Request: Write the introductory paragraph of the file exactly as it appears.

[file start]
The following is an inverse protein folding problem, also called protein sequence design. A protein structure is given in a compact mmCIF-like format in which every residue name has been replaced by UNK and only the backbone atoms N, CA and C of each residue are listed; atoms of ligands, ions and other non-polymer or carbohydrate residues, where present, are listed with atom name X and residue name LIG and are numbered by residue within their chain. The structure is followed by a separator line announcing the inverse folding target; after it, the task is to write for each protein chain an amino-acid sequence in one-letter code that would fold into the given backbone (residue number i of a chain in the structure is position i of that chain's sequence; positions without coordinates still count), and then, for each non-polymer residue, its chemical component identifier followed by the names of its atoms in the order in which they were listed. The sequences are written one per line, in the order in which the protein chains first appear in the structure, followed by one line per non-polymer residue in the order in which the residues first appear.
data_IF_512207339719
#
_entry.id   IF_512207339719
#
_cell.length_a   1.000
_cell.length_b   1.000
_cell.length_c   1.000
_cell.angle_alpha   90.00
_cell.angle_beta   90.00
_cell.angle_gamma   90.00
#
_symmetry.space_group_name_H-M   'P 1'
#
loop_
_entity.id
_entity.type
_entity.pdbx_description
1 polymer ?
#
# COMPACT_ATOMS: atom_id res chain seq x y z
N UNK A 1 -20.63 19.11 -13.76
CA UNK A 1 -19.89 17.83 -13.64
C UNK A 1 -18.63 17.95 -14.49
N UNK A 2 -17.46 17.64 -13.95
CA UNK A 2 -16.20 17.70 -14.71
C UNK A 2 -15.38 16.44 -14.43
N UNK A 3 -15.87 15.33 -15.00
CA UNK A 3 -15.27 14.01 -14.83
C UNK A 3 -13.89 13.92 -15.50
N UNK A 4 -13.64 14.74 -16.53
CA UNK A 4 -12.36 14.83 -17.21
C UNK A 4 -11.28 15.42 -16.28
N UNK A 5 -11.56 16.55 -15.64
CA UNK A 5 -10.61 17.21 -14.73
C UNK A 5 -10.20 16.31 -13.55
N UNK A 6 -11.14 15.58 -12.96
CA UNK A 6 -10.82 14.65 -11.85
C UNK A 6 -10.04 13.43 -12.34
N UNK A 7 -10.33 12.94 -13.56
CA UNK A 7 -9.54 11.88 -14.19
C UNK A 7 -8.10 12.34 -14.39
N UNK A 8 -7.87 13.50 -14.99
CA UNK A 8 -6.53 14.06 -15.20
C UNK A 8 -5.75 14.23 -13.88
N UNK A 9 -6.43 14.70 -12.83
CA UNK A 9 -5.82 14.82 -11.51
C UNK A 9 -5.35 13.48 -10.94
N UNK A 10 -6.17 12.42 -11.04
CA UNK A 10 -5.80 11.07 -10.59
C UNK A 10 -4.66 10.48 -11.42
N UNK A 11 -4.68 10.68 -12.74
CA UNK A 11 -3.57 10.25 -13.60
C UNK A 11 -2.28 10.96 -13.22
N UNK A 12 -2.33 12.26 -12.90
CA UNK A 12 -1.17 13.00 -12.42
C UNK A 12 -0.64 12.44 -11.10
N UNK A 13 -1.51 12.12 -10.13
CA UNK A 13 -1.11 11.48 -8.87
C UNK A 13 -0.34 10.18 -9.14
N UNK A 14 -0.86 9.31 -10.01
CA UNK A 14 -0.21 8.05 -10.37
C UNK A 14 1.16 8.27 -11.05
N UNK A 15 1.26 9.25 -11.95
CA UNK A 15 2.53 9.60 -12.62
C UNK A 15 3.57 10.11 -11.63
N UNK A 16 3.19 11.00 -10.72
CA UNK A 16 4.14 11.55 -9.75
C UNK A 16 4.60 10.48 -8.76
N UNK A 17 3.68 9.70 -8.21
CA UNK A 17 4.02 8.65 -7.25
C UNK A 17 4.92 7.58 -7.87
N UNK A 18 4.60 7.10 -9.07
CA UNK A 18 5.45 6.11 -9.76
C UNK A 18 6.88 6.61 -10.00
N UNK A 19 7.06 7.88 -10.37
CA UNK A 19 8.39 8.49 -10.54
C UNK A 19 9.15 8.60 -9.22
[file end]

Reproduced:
The following is an inverse protein folding problem, also called protein sequence design. A protein structure is given in a compact mmCIF-like format in which every residue name has been replaced by UNK and only the backbone atoms N, CA and C of each residue are listed; atoms of ligands, ions and other non-polymer or carbohydrate residues, where present, are listed with atom name X and residue name LIG and are numbered by residue within their chain. The structure is followed by a separator line announcing the inverse folding target; after it, the task is to write for each protein chain an amino-acid sequence in one-letter code that would fold into the given backbone (residue number i of a chain in the structure is position i of that chain's sequence; positions without coordinates still count), and then, for each non-polymer residue, its chemical component identifier followed by the names of its atoms in the order in which they were listed. The sequences are written one per line, in the order in which the protein chains first appear in the structure, followed by one line per non-polymer residue in the order in which the residues first appear.